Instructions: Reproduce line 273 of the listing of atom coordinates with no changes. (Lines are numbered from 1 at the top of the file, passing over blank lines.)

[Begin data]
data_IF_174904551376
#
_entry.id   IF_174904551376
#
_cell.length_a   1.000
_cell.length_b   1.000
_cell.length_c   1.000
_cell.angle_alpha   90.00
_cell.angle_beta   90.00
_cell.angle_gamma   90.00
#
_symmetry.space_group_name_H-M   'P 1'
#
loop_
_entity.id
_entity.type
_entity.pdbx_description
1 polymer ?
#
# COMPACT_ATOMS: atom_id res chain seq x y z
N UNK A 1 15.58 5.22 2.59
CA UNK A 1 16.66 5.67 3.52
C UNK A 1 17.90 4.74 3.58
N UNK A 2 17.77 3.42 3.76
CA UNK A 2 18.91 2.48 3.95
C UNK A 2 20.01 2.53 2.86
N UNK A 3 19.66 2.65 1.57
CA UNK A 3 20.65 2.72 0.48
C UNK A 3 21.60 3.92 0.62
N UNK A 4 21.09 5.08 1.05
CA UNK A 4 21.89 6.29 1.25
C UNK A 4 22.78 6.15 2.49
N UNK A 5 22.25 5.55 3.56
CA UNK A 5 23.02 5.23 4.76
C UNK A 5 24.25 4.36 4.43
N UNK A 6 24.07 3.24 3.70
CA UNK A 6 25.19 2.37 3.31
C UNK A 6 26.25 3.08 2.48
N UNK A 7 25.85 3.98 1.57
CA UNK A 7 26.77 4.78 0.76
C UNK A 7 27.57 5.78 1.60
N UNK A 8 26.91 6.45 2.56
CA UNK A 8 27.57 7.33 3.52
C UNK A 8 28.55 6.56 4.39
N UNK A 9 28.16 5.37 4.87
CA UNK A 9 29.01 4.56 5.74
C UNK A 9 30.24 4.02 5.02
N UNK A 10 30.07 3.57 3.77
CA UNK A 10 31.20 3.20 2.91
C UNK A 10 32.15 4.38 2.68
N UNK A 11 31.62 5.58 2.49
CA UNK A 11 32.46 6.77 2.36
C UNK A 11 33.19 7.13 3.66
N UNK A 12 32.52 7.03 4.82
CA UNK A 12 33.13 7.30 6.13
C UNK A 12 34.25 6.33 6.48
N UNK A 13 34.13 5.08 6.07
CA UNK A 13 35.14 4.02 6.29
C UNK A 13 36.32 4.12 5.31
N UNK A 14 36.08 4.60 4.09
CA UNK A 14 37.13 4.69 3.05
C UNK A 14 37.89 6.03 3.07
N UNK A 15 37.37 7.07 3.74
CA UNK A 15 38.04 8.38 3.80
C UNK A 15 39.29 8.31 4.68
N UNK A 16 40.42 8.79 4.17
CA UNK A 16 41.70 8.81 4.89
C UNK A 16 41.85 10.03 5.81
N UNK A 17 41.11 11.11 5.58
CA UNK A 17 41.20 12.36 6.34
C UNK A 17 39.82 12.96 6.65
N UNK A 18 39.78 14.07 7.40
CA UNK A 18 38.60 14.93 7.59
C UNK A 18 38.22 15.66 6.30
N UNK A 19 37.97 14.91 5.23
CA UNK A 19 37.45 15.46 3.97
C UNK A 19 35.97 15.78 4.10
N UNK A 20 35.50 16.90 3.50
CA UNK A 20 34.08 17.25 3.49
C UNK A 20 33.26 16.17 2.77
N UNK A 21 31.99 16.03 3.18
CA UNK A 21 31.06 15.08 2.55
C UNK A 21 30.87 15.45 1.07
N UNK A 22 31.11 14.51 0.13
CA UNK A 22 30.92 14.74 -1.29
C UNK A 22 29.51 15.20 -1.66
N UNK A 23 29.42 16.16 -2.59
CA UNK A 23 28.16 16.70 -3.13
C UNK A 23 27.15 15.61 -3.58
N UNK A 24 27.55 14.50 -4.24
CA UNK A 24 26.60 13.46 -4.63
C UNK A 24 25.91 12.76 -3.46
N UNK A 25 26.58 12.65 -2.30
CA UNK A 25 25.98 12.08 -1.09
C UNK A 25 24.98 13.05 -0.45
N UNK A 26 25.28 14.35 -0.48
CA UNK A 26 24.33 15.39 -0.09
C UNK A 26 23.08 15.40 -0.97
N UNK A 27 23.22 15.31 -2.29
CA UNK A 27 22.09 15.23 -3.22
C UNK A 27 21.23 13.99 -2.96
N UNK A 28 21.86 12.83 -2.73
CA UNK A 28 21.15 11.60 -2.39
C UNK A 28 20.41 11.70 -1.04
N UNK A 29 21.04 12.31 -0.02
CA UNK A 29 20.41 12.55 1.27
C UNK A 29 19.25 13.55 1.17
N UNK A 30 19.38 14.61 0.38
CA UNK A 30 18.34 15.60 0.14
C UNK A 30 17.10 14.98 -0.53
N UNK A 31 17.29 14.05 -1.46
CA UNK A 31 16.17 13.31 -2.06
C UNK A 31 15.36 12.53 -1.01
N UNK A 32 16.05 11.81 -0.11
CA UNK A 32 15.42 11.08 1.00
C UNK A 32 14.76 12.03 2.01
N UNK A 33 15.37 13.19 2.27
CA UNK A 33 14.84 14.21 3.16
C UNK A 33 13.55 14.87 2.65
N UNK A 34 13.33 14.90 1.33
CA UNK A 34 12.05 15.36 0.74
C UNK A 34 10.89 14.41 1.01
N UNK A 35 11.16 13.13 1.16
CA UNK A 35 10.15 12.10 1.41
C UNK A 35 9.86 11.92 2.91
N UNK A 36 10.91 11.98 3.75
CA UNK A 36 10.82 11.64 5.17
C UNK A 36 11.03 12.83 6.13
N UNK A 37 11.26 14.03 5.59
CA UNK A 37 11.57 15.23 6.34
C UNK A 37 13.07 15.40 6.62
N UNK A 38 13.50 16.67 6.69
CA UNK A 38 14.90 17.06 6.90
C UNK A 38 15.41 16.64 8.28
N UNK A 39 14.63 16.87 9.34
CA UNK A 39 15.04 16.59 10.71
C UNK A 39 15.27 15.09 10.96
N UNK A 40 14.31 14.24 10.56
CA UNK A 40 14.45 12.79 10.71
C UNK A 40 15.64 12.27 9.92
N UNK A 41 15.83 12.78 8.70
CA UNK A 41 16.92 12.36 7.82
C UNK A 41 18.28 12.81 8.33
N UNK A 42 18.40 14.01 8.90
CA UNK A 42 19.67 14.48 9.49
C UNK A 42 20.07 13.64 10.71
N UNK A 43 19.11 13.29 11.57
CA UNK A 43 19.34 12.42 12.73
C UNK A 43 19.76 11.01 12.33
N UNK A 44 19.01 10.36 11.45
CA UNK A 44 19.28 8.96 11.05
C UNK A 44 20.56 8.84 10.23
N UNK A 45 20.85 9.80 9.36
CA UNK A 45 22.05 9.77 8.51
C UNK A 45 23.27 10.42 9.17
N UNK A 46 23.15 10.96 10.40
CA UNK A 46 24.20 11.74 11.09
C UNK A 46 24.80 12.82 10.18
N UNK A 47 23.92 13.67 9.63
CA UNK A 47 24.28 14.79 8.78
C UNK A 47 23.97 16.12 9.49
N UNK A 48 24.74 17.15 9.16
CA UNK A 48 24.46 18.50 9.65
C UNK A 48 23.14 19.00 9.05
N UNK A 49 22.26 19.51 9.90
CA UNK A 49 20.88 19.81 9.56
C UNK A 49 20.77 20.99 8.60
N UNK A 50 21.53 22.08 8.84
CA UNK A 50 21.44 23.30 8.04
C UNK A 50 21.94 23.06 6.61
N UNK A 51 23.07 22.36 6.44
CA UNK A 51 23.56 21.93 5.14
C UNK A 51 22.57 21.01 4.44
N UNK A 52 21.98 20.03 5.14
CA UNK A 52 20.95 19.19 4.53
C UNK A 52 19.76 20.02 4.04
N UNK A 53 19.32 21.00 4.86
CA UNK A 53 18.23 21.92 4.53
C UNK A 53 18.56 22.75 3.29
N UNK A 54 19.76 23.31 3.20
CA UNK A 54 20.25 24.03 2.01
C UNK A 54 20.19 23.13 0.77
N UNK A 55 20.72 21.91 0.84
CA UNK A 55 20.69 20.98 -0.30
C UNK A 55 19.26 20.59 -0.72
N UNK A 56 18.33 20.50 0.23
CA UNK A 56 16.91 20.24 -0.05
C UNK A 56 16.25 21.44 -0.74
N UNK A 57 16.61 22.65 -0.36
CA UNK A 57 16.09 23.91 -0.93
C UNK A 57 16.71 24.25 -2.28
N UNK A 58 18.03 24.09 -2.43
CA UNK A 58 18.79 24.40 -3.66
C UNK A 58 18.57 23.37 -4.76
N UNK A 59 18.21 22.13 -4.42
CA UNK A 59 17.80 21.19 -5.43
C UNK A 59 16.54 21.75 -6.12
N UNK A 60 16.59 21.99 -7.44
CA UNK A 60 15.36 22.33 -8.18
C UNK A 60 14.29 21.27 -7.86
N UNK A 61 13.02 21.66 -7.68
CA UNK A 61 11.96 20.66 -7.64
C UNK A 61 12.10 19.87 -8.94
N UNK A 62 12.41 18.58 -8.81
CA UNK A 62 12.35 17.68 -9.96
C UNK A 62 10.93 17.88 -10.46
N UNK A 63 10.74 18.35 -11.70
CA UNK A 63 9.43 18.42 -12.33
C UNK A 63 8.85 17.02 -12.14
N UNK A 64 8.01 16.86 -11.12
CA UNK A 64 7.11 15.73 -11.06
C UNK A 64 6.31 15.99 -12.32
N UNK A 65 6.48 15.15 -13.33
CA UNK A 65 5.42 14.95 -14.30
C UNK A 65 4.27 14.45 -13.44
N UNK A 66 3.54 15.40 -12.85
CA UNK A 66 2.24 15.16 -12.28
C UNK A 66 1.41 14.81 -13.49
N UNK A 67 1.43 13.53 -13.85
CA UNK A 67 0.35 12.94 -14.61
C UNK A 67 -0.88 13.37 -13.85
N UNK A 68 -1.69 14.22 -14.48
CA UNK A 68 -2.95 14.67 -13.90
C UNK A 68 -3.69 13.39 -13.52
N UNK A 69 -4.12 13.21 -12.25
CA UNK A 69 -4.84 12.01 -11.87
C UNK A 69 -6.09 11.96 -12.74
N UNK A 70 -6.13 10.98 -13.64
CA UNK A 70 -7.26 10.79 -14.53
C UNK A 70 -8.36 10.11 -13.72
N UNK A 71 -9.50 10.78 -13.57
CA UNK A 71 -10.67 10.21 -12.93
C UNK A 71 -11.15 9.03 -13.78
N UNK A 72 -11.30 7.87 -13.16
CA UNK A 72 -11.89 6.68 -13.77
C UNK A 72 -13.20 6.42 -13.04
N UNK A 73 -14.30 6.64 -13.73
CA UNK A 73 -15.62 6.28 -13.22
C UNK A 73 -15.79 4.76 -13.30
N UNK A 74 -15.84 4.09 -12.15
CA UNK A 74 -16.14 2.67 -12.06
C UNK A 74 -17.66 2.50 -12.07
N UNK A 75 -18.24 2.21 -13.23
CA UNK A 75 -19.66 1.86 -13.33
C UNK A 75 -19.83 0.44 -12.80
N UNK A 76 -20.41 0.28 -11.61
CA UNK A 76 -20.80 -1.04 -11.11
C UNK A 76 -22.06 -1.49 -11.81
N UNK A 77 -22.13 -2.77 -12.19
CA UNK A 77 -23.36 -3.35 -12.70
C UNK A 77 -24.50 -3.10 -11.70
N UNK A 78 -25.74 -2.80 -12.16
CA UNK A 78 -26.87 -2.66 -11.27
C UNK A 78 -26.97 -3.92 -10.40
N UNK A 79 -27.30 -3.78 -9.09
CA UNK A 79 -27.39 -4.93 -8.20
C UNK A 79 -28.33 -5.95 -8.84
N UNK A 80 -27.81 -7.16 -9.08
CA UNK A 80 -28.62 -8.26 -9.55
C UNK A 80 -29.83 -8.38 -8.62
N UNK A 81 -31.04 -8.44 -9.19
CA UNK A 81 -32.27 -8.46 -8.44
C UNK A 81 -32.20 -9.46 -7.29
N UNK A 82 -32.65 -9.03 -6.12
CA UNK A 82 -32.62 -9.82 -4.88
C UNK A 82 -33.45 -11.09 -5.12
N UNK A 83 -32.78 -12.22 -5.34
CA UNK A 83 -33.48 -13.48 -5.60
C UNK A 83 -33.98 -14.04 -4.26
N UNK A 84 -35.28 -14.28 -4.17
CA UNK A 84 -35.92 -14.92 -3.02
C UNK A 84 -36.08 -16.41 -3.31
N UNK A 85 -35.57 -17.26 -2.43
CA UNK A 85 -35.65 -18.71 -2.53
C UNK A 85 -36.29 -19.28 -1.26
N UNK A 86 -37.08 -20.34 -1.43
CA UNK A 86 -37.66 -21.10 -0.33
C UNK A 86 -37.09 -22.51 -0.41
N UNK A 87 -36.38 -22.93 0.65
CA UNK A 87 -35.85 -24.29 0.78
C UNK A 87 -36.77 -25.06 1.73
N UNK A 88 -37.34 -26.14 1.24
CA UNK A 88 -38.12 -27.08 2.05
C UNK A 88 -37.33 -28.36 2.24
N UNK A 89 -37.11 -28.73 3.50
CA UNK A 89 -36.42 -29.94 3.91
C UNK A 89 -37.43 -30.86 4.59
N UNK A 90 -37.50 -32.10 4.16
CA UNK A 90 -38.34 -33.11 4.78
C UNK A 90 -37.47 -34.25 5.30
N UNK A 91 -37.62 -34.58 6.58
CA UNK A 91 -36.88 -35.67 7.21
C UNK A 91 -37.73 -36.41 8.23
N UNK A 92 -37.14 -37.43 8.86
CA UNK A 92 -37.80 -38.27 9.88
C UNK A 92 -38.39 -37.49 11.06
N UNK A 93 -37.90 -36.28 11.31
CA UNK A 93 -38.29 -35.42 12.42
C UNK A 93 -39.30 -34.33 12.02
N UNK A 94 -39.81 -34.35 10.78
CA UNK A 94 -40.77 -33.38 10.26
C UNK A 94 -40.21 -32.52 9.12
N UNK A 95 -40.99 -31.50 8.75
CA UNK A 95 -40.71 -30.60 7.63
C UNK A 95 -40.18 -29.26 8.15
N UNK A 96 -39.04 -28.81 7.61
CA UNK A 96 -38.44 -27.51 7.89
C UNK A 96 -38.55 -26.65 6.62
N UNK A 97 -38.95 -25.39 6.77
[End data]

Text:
N UNK A 85 -35.57 -17.26 -2.43